“Prometheus Bound” by Frans Snyders
“Prometheus Bound” by Frans Snyders depicts the punishment of Prometheus. The immortal Prometheus was bound to a rock, where each day an eagle, the emblem of Zeus, was sent to feed on his liver, which would then grow back overnight to be eaten the next day again. In ancient Greece, the liver was thought to be the seat of human emotions.
In Greek mythology, Prometheus was a Titan who defies the gods by stealing fire and giving it to humanity, an act that enabled progress and civilisation. As a consequence Zeus, king of the Olympian gods sentenced the Titan to eternal torment for his transgression. Prometheus was eventually freed by the hero Heracles (Hercules).
Prometheus was known as a champion of humankind and also seen as the author of the human arts and sciences generally. In the Western classical tradition, Prometheus became a figure who represented human striving, particularly the quest for scientific knowledge, and the risk of overreaching or unintended consequences. In particular, he was regarded in the Romantic era as embodying the lone genius whose efforts to improve human existence could also result in tragedy. Mary Shelley gave the subtitle: “The Modern Prometheus” to her novel Frankenstein (1818).
“Prometheus Bound” refers to an Ancient Greek tragic play. The tragedy is based on the myth of Prometheus, who defies the gods and gives fire to humankind, an act for which he is subjected to eternal punishment.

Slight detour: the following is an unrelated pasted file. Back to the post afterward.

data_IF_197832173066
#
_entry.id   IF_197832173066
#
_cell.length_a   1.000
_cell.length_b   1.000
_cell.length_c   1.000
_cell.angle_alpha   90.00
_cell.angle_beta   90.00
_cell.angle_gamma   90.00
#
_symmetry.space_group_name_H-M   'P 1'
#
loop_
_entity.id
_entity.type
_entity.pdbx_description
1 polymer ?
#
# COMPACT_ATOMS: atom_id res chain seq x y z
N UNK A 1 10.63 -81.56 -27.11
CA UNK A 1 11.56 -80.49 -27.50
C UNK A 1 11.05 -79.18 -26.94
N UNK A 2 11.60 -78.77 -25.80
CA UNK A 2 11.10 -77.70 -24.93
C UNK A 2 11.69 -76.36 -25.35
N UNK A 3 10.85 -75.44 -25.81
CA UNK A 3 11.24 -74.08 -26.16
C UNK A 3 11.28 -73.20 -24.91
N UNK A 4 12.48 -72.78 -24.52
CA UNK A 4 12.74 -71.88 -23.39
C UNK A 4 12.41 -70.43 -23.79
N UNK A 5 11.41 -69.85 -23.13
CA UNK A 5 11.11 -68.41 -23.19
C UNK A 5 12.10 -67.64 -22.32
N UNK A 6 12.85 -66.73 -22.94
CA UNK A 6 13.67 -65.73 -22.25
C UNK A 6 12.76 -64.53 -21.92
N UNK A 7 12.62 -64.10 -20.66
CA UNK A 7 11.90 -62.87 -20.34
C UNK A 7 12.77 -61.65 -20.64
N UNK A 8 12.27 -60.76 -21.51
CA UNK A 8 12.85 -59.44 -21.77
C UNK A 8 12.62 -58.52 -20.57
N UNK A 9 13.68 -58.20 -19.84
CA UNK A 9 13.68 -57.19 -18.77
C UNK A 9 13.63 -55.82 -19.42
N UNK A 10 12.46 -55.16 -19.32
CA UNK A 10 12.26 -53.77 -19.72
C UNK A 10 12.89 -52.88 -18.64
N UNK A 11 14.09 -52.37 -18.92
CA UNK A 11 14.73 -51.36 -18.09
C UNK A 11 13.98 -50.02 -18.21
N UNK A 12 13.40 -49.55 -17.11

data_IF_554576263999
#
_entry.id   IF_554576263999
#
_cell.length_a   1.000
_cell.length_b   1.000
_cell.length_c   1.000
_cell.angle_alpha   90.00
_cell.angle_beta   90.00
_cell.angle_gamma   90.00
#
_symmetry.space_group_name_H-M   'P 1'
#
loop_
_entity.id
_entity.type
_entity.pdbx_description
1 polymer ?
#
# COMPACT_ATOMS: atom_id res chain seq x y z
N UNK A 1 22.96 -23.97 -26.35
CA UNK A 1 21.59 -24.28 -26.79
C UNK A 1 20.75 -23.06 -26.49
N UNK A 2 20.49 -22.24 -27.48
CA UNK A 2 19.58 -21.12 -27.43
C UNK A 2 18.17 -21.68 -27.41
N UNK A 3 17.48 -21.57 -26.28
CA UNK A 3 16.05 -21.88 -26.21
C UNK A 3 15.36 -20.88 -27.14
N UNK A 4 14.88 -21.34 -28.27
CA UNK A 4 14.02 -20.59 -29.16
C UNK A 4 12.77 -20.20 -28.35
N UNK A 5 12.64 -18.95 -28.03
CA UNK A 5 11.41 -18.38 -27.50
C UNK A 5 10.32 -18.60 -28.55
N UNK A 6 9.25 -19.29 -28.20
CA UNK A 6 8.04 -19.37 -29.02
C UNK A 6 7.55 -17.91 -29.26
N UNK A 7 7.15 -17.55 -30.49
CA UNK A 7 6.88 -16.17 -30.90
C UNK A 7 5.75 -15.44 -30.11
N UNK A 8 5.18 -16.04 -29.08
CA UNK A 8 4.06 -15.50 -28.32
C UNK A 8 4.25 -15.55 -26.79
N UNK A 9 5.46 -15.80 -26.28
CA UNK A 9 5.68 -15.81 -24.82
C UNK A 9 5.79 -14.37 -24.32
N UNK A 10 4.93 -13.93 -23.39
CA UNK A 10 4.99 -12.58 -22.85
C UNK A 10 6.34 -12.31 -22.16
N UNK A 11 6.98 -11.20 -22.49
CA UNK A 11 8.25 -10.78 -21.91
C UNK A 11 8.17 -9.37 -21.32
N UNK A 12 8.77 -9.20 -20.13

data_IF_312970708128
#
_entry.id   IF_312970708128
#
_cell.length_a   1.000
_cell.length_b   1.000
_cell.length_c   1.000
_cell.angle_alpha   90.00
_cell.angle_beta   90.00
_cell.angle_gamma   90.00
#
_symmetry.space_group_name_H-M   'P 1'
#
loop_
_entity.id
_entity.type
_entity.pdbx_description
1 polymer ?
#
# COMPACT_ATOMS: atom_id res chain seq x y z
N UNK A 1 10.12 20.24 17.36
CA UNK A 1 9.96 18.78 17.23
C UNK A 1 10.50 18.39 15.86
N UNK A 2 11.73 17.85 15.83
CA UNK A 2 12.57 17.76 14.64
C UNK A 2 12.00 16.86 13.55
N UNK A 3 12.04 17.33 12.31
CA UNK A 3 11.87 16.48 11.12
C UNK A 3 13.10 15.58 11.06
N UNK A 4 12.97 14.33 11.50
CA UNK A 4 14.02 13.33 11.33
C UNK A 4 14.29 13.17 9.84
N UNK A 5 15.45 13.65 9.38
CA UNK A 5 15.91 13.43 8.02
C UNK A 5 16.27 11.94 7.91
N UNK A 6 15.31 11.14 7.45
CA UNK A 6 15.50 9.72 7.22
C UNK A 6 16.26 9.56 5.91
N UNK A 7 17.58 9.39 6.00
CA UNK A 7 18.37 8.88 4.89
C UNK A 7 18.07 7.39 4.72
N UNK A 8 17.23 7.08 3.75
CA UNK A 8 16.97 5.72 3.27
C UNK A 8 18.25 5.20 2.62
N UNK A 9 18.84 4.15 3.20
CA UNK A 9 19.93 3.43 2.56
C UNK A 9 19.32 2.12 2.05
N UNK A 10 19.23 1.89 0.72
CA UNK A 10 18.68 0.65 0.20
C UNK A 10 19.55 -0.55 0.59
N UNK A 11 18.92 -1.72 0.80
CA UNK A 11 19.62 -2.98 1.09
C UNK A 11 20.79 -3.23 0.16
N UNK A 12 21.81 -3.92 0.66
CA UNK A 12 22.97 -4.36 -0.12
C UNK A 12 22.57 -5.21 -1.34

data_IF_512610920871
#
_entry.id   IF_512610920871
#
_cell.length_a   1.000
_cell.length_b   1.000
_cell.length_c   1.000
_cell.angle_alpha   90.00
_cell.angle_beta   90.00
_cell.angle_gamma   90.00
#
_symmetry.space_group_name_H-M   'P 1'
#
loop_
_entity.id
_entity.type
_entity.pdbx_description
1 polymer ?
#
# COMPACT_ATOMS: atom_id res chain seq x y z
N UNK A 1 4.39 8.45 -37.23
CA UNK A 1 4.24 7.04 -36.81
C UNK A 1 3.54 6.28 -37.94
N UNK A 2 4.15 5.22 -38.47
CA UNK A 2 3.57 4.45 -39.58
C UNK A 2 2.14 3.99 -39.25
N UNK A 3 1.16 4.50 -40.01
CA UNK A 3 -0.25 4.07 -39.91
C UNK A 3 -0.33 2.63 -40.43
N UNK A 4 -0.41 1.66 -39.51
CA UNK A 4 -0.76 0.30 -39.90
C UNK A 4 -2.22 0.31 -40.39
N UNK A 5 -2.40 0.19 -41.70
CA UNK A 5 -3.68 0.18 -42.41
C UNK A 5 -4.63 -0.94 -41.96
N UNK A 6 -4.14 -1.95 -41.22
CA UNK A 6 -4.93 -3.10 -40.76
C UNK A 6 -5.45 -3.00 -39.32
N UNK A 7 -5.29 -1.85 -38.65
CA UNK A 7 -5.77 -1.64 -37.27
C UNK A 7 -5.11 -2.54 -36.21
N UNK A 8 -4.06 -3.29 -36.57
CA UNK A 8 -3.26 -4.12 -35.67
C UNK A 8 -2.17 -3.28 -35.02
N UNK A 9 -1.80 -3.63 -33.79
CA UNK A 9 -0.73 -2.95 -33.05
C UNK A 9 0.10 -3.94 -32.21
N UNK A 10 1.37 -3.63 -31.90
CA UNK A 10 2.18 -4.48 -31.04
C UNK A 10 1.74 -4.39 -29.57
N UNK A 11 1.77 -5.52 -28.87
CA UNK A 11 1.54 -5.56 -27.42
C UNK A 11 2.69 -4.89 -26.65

Prometheus Bound was the first work in a trilogy that also included the plays “Prometheus Unbound” and “Prometheus the Fire-Bearer”, neither of which has survived. Since the final two dramas of the trilogy have been lost, it is difficult to determine the author’s original intention for the work as a whole. It was initially attributed to Aeschylus (525/524 – c. 456/455 BC), but that is now in dispute.
In the early 19th century, the Romantic writers came to identify with the defiant Prometheus. Johann Wolfgang von Goethe wrote a poem on the theme, as did Lord Byron. Percy Bysshe Shelley wrote a play, Prometheus Unbound, which used some of the ideas of the play as a vehicle for Shelley’s own vision. More recently Ridley Scott’s returned to the Alien universe with his movie Prometheus.
Frans Snyders (1579 – 165) was a Flemish painter of animals, hunting scenes, market scenes and still lifes. He was one of the earliest specialist “Animal painters”, and he is credited with initiating a wide variety of new still-life and animal subjects in Antwerp. He was a regular collaborator with leading Antwerp painters such as Peter Paul Rubens, Anthony van Dyck and Jacob Jordaens.
- Title: Prometheus Bound
- Artist: Frans Snyders
- Year: 1618
- Medium: Oil on canvas
- Dimensions Height: 242.6 cm (95.5 ″); Width: 209.5 cm (82.4 ″)
- Museum: Philadelphia Museum of Art
- Artist: Frans Snyders or Frans Snijders
- Born: 1579, Antwerp
- Died: 1657, Antwerp
- Nationality: Flemish
- Famous Works:
- What is the moral in the myth of Prometheus?
- Why has the myth of Prometheus inspired so many artists?
Explore the Philadelphia Museum of Art
- “The Burning of the Houses of Lords and Commons by J. M. W. Turner
- “The Large Bathers” or “Les Grandes Baigneuses” by Auguste Renoir
- “Crucifixion Diptych” by Rogier van der Weyden
- “At the Moulin Rouge, The Dance” by Henri de Toulouse-Lautrec
- “The Large Bathers” by Paul Cézanne
- “The Death of Sardanapalus” by Eugène Delacroix
- “Noah’s Ark” by Edward Hicks
- “Prometheus Bound” by Frans Snyders
- Masterpieces of the Philadelphia Museum of Art
“Time, as it grows old, teaches all things.”
– Aeschylus, Prometheus Bound
Photo Credit: 1)Frans Snyders [Public domain] by Jean-Pol GRANDMONT